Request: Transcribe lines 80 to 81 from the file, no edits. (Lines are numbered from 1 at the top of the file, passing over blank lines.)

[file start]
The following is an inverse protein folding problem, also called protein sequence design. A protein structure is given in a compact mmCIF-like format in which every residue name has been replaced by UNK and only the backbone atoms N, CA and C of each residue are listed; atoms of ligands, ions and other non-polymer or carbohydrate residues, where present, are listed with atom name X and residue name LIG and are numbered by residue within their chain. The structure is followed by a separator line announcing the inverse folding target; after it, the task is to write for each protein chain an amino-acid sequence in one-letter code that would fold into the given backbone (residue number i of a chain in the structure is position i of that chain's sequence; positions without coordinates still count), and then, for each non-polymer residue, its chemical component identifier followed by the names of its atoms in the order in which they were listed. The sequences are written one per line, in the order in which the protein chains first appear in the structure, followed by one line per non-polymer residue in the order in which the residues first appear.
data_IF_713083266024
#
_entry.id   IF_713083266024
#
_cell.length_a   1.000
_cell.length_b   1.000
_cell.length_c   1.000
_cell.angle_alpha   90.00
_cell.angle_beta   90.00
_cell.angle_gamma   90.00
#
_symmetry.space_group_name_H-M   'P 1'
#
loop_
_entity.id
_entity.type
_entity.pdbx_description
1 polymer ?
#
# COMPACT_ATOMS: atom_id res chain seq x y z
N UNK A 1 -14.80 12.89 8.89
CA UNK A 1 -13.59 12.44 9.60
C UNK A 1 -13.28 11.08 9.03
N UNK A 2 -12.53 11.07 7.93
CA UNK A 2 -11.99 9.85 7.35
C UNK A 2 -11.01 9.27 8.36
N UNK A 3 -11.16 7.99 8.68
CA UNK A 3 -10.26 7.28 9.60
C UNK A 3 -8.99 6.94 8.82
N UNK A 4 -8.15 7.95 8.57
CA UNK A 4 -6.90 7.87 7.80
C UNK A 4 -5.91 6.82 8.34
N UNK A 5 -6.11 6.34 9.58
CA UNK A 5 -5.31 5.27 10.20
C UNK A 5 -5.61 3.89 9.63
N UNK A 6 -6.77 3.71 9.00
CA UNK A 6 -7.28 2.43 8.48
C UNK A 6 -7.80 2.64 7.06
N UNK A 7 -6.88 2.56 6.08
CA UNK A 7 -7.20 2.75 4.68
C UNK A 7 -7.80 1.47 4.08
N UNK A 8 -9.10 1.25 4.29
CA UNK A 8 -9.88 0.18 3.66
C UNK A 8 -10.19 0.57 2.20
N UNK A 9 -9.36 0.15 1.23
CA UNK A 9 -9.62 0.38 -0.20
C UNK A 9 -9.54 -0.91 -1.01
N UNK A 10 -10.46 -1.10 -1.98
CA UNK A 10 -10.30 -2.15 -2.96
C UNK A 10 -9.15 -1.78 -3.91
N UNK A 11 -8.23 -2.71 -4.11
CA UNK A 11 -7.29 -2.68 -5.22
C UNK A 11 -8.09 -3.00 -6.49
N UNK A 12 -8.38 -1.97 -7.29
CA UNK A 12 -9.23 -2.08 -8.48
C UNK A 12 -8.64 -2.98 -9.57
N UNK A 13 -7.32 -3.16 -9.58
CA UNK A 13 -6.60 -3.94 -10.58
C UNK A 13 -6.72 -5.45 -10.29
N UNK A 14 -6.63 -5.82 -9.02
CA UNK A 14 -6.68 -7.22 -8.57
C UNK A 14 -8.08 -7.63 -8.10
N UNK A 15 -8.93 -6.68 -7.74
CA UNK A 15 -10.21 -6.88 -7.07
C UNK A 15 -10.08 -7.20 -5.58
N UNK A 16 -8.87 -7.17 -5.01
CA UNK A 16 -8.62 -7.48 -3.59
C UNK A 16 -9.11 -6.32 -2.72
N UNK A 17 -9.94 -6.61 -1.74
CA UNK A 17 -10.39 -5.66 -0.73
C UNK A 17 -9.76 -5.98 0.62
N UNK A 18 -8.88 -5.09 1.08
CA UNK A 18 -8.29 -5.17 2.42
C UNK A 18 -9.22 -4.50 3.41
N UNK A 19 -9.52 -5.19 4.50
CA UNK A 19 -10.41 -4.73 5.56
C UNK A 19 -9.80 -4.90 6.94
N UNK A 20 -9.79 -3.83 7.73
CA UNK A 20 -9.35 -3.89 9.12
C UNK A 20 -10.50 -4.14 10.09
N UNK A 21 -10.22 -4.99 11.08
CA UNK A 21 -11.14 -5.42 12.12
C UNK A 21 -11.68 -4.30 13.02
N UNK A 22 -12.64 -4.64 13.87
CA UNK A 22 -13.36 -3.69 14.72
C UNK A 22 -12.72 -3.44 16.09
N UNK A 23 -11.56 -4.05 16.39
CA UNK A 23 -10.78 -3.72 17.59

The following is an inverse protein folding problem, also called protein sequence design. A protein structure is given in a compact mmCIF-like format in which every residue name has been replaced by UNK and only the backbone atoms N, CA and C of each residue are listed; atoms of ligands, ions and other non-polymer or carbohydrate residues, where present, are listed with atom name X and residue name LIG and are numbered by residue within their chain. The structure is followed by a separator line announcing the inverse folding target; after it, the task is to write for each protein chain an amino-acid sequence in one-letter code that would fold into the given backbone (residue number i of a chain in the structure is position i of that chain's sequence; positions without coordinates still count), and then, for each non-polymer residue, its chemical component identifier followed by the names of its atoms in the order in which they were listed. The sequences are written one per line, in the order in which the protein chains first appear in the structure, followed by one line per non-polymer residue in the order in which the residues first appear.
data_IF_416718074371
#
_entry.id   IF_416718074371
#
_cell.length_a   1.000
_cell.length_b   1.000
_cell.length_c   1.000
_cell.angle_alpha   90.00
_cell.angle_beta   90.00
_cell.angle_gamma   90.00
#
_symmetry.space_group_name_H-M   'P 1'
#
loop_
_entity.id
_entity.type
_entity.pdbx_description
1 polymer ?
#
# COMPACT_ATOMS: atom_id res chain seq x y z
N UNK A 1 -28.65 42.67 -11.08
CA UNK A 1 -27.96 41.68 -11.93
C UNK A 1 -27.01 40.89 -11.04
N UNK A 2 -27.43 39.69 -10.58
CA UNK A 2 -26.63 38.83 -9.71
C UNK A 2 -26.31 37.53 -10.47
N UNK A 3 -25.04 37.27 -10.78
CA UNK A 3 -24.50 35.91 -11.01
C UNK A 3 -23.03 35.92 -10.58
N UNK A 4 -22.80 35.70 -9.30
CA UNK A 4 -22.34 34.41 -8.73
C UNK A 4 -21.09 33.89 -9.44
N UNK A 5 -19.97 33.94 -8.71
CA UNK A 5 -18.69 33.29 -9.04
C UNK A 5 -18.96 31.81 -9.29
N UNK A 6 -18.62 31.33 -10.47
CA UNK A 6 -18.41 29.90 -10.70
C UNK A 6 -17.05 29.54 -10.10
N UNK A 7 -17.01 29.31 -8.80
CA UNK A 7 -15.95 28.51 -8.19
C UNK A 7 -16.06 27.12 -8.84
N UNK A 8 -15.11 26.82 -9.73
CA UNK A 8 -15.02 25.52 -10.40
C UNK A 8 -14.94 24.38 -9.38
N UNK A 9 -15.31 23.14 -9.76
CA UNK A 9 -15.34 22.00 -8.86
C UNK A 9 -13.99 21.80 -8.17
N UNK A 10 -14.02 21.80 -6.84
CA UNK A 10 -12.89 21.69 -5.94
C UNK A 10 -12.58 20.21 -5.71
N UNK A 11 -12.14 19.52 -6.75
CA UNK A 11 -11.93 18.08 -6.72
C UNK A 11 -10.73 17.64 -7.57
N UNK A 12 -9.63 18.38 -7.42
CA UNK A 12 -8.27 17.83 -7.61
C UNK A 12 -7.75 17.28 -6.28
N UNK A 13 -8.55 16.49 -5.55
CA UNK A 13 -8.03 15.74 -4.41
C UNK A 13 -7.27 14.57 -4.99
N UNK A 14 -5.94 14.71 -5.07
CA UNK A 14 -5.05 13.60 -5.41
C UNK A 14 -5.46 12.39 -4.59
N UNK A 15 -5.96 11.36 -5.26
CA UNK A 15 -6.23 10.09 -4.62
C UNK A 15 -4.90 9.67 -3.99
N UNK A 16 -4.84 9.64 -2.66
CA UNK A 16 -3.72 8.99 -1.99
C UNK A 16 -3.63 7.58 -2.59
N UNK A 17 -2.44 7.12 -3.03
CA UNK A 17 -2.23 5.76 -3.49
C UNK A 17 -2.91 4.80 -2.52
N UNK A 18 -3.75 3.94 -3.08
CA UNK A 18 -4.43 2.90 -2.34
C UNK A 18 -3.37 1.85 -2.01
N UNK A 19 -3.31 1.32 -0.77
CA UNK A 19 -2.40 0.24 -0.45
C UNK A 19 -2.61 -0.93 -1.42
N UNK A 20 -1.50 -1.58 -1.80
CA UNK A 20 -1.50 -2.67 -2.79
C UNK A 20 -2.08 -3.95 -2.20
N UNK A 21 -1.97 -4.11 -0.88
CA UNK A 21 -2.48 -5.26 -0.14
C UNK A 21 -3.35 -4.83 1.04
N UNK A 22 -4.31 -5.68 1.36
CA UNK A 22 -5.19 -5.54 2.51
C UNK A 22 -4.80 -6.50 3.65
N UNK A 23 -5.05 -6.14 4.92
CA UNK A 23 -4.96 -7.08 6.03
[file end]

CA UNK A 20 -9.35 -3.89 9.12
C UNK A 20 -10.50 -4.14 10.09